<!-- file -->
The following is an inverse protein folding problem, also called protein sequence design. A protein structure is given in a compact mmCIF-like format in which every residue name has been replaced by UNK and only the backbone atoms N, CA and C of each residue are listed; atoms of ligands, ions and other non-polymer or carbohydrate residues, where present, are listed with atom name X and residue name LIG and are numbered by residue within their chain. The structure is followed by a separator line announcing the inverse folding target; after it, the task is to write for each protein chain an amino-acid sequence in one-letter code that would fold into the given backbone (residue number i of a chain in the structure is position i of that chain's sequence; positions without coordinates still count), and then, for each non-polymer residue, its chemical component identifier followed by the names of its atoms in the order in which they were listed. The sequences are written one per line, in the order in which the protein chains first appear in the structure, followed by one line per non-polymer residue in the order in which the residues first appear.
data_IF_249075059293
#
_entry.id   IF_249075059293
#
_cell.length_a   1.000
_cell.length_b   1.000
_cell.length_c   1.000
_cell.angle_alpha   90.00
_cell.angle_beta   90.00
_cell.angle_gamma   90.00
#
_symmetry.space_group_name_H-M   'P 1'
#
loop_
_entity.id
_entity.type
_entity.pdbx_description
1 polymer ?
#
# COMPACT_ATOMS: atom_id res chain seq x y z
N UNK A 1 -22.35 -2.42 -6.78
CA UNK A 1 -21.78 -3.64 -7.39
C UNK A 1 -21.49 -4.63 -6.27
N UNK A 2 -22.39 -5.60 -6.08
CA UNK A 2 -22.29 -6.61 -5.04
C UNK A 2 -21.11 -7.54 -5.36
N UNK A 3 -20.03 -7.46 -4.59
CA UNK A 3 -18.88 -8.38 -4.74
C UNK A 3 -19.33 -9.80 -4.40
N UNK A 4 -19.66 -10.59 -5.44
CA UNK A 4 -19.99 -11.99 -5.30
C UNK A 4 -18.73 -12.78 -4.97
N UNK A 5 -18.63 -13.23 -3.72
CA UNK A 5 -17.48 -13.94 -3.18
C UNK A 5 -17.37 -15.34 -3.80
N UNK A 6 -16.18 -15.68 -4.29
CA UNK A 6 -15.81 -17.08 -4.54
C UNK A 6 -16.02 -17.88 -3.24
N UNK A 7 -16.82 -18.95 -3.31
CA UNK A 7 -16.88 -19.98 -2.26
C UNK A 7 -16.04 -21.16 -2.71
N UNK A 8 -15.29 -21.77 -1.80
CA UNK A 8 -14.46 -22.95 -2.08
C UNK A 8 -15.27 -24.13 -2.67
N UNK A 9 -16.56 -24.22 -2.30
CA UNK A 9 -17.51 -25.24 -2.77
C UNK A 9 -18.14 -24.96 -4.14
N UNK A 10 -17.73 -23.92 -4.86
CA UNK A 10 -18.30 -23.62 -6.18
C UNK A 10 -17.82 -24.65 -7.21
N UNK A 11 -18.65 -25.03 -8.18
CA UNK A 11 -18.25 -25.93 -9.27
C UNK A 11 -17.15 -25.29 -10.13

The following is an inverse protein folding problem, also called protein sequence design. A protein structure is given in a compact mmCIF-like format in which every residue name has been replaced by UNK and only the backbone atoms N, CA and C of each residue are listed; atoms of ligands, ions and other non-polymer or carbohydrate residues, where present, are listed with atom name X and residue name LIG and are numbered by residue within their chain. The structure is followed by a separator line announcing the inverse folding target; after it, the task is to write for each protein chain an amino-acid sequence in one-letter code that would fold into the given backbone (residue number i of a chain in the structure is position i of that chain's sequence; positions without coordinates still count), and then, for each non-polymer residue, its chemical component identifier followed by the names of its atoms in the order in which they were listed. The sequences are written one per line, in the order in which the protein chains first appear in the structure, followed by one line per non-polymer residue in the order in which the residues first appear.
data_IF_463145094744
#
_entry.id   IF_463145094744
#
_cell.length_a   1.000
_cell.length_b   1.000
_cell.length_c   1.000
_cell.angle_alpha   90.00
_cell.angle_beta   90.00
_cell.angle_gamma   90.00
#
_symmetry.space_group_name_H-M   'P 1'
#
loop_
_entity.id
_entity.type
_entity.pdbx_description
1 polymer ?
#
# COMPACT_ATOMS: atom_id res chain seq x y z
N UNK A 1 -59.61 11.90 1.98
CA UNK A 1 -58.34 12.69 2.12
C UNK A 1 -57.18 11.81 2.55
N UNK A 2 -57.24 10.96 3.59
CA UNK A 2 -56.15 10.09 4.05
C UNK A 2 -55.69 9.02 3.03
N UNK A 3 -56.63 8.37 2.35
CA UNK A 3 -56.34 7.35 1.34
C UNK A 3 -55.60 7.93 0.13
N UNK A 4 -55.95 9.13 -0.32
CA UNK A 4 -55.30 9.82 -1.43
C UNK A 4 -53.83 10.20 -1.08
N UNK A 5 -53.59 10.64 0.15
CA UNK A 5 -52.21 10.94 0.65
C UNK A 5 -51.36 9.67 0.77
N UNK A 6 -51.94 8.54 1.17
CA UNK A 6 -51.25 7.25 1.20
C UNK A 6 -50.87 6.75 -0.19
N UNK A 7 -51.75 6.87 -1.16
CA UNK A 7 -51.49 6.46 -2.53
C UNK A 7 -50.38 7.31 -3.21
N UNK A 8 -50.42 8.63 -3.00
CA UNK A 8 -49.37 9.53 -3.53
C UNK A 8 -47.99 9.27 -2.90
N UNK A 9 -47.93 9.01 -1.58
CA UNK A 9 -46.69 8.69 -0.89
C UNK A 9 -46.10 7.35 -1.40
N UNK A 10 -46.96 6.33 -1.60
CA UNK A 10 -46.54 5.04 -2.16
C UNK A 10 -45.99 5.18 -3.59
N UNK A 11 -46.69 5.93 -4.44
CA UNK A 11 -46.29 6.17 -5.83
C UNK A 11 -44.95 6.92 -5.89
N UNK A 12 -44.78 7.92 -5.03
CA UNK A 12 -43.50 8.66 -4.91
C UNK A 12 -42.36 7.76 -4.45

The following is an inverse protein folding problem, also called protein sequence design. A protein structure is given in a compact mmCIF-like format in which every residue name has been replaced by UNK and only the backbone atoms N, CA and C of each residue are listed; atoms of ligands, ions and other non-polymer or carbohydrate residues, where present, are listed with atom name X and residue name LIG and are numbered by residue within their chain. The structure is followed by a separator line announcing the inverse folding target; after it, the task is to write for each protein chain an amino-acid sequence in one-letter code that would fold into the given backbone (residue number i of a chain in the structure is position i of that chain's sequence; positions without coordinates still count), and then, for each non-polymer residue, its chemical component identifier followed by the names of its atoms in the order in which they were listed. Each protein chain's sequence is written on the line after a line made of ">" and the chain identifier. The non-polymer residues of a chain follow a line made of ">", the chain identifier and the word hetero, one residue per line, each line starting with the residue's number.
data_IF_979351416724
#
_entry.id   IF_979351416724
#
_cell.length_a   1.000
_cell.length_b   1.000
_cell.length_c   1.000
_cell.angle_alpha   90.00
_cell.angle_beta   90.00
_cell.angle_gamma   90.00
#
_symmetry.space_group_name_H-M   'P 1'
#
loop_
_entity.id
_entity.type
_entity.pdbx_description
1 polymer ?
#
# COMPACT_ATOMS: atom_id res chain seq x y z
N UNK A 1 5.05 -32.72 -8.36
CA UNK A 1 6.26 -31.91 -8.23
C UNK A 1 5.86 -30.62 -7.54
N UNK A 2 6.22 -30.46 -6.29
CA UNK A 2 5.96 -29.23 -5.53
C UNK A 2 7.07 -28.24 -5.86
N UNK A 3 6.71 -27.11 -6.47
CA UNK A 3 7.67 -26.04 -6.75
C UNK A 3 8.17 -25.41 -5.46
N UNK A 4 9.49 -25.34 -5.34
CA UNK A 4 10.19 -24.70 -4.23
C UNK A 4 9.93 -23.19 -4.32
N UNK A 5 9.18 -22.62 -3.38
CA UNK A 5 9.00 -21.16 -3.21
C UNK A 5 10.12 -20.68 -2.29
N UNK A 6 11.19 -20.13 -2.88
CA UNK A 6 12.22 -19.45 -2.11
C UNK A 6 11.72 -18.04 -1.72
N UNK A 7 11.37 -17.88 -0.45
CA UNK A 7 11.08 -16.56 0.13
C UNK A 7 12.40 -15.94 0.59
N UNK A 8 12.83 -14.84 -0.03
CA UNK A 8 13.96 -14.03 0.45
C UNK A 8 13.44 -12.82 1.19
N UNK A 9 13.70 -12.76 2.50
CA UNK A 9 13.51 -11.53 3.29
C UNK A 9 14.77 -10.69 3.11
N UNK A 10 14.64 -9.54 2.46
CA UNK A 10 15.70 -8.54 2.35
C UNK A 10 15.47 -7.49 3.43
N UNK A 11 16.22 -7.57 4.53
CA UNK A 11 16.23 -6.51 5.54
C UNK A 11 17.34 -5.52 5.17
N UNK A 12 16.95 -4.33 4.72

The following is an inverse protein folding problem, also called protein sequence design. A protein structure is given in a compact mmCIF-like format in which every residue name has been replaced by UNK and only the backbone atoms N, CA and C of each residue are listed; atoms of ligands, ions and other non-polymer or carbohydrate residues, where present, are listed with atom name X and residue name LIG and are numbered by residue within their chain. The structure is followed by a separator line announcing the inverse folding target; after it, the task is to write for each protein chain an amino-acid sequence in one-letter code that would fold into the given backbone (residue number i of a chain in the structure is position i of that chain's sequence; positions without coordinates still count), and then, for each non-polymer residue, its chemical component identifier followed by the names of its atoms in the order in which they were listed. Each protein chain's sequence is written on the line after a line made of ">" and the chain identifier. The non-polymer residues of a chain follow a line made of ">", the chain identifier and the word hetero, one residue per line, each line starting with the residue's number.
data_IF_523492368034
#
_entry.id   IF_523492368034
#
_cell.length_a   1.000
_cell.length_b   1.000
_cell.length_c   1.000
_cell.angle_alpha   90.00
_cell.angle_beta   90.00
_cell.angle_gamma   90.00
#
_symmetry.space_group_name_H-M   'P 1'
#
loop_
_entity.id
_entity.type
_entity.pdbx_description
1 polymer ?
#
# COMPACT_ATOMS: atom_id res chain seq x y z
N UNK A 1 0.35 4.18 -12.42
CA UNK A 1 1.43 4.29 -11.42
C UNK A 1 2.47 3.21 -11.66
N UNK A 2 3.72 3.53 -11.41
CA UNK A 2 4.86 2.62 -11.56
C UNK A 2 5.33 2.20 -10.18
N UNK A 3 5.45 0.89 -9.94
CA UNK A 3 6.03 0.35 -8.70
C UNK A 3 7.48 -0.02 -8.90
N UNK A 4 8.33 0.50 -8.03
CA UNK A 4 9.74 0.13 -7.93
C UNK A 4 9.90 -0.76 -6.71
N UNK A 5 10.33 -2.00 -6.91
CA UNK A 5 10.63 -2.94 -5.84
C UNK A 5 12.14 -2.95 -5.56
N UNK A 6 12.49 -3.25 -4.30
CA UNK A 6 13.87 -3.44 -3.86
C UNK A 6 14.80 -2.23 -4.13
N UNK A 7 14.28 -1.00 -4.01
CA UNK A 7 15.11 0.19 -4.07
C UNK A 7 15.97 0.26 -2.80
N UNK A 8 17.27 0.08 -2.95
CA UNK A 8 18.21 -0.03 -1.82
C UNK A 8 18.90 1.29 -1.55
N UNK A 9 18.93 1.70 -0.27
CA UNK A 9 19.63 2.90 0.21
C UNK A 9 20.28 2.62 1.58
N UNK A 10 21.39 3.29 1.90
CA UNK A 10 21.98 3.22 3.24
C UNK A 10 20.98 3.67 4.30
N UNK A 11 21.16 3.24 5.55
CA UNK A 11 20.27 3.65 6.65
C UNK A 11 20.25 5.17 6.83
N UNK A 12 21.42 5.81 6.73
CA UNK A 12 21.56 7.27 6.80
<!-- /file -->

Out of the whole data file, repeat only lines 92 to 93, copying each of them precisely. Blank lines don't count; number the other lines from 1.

CA UNK A 6 -51.25 7.25 1.20
C UNK A 6 -50.87 6.75 -0.19